Retail sales hit a record high last month, reaching $411 billion, which was a 24% increase from the recessionary lows of March 2009. While customers are willing to dish out the big bucks, they want added value. Be that in the form of exclusive deals, members-only sales, or limited-quantity products -- the luxury stocks that win are the same ones creating customer value.
Know thy customer
Fashion design house Michael Kors
A major advantage for the namesake company is the strategic pricing of its products -- making them accessible to a wider customer base, while still allowing them to be regarded as designer goods. In addition to Kors' product line of popular chronograph watches, the company launched a line of lower-priced apparel items dubbed "Michael." Today, the Michael segment accounts for a whopping 90% of the company's overall revenue.
I'm confident that Kors will continue on this growth trajectory throughout the next three years given its strong market position. Shares are currently trading around $41 -- off their 52-week high. However, with much of that growth already reflected in the current stock price, I'd wait for a pullback before jumping in.
On the other hand
For a much more affordable luxury retail stock, let's shift our focus to True Religion
What should really concern shareholders is the fact that the move away from wholesale distribution and toward its own retail stores means more control over the brand, and could mean higher margins down the road. And as we know, a higher profit margin is often synonymous with a more profitable company. Austin Smith, a fellow Fool, believes True Religion is a true value play. I also agree with this. Shares trade around $25, with a P/E ratio of 14 and a debt-free balance sheet.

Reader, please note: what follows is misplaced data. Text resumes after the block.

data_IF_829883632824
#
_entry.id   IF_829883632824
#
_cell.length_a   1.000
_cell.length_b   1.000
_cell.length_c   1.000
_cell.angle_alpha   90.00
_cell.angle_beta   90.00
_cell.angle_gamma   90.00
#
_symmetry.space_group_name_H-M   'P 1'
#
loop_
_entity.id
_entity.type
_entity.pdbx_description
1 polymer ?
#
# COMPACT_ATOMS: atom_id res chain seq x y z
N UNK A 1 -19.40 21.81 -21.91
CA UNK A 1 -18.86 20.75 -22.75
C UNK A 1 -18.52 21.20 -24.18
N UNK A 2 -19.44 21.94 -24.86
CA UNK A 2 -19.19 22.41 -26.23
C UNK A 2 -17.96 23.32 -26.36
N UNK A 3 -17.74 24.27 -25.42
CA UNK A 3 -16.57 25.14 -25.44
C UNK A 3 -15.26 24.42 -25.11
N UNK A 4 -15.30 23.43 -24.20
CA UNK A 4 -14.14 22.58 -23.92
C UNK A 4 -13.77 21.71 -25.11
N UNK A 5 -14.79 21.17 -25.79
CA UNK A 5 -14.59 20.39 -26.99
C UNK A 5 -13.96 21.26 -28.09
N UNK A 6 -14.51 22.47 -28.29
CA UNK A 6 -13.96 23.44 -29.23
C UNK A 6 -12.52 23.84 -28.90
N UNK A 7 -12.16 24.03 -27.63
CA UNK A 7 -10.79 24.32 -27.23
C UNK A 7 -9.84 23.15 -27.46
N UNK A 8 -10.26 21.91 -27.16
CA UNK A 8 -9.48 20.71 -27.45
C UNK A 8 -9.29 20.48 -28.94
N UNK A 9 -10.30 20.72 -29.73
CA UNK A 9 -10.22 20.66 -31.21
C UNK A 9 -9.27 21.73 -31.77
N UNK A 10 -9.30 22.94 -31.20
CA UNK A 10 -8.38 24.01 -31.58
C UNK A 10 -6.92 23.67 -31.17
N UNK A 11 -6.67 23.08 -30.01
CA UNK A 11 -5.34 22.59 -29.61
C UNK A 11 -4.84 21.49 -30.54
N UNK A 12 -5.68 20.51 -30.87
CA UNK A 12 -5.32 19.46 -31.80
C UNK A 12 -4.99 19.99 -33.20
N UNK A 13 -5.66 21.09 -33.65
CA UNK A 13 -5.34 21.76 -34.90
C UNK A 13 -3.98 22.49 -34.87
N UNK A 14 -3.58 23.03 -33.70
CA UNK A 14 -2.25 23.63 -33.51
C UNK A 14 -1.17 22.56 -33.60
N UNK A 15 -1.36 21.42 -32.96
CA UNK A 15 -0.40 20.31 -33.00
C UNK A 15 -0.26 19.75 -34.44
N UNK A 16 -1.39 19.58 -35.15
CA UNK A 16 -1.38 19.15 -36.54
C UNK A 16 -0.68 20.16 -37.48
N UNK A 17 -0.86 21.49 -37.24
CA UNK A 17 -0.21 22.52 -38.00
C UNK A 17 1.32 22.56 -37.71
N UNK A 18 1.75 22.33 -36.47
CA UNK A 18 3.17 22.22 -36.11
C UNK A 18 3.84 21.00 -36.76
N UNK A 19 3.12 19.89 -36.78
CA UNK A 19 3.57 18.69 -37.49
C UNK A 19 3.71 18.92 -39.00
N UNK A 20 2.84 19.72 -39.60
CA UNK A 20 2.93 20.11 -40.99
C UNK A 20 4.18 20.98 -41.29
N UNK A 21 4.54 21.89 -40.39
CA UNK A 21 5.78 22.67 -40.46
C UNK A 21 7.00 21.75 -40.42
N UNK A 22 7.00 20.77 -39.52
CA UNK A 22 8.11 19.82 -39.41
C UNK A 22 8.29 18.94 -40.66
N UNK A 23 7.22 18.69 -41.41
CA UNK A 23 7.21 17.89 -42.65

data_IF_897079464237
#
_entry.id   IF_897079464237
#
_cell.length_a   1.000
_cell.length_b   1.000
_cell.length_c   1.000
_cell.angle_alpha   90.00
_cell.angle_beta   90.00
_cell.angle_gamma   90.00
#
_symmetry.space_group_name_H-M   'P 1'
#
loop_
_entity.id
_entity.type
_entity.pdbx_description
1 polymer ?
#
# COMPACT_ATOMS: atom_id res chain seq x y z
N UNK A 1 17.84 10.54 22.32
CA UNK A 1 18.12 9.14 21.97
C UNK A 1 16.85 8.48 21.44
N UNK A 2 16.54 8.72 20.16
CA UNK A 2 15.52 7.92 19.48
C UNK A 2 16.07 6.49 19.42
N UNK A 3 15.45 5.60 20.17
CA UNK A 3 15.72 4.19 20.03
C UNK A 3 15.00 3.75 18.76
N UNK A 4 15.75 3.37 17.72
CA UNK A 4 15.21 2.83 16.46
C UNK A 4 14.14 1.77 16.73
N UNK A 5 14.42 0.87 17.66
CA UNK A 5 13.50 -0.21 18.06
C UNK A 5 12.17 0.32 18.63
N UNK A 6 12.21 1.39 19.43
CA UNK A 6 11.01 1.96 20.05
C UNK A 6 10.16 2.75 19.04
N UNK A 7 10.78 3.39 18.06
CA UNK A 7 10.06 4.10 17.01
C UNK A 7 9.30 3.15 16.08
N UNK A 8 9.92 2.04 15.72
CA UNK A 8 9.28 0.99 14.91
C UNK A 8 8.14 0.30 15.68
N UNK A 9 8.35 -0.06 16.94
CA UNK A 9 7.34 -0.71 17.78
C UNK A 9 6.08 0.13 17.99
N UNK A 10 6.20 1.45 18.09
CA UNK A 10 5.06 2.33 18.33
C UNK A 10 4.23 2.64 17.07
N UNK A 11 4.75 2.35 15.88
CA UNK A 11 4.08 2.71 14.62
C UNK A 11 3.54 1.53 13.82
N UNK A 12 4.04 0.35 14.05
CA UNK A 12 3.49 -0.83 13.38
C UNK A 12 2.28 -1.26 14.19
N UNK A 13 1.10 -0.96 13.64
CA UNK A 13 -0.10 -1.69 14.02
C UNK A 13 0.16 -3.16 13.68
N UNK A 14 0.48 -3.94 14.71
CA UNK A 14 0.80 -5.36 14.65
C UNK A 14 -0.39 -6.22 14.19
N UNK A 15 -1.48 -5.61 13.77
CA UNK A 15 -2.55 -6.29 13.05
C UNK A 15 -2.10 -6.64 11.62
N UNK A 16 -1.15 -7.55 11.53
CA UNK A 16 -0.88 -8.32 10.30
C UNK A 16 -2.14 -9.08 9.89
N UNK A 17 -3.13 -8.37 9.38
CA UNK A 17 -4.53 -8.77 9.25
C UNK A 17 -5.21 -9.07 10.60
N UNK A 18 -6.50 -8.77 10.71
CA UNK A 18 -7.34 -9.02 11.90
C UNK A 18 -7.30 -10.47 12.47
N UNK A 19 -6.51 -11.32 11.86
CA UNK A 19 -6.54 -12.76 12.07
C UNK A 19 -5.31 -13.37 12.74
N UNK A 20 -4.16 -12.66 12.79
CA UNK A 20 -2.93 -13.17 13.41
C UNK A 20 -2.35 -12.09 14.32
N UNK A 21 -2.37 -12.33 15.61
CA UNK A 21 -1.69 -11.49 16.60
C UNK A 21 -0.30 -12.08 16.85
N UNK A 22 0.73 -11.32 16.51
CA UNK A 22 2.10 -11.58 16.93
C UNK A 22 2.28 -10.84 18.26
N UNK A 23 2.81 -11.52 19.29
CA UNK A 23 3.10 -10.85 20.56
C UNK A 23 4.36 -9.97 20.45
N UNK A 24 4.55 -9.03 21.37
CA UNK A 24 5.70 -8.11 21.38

As it goes with designer brands, you'll have to pay a premium for a pair of True Religion jeans, which retail for $150 to $350 a pair. Luckily, you don't have to pay a premium for the stock. At 11 times future earnings, shares of True Religion look like a bargain. I think investors underestimate the brand's appeal, which is why I'm giving the stock a three-year outperform rating on my profile in Motley Fool CAPS.
Create a legacy
What Michael Kors and True Religion have in common is that they're both relatively new additions to the designer goods market. Especially when compared to an iconic name like Tiffany & Co.
The stock is up 7.3% so far this year, ahead of the 5.5% gain in the S&P 500. Tiffany had a solid fiscal 2011. The company boosted net sales by 18% to $3.6 billion, followed by a 19% increase in net earnings for the year. Tiffany continues to expand overseas, and a strong presence in China should fuel future growth; in fact, the company generated 54% of sales outside of the U.S. last year.
The Asian-Pacific segment produced year-over-year sales growth of 36.2% in 2011. And I expect major gains in this region to continue and propel the stock higher over the next three to five years. The stock looks attractive, with shares currently trading around $66, and a forward price-to-earnings of just 14.
A lasting impression
With luxury goods in high demand, these name-brand retailers are proving they have what it takes to outperform the broader market going forward. For a limited time you can discover three stocks the pros at The Motley Fool are buying. Click here to get this free report titled: "3 American Companies Set to Dominate the World."
Fool contributor Tamara Rutter does not own shares of any company mentioned in this article. Follow her on Twitter, where she uses the handle @TamaraRutter, for more Foolish insights and investing advice. Motley Fool newsletter services have recommended buying shares of Coach. Motley Fool newsletter services have recommended buying puts on Tiffany. The Motley Fool has a disclosure policy. We Fools may not all hold the same opinions, but we all believe that considering a diverse range of insights makes us better investors. Try any of our Foolish newsletter services free for 30 days.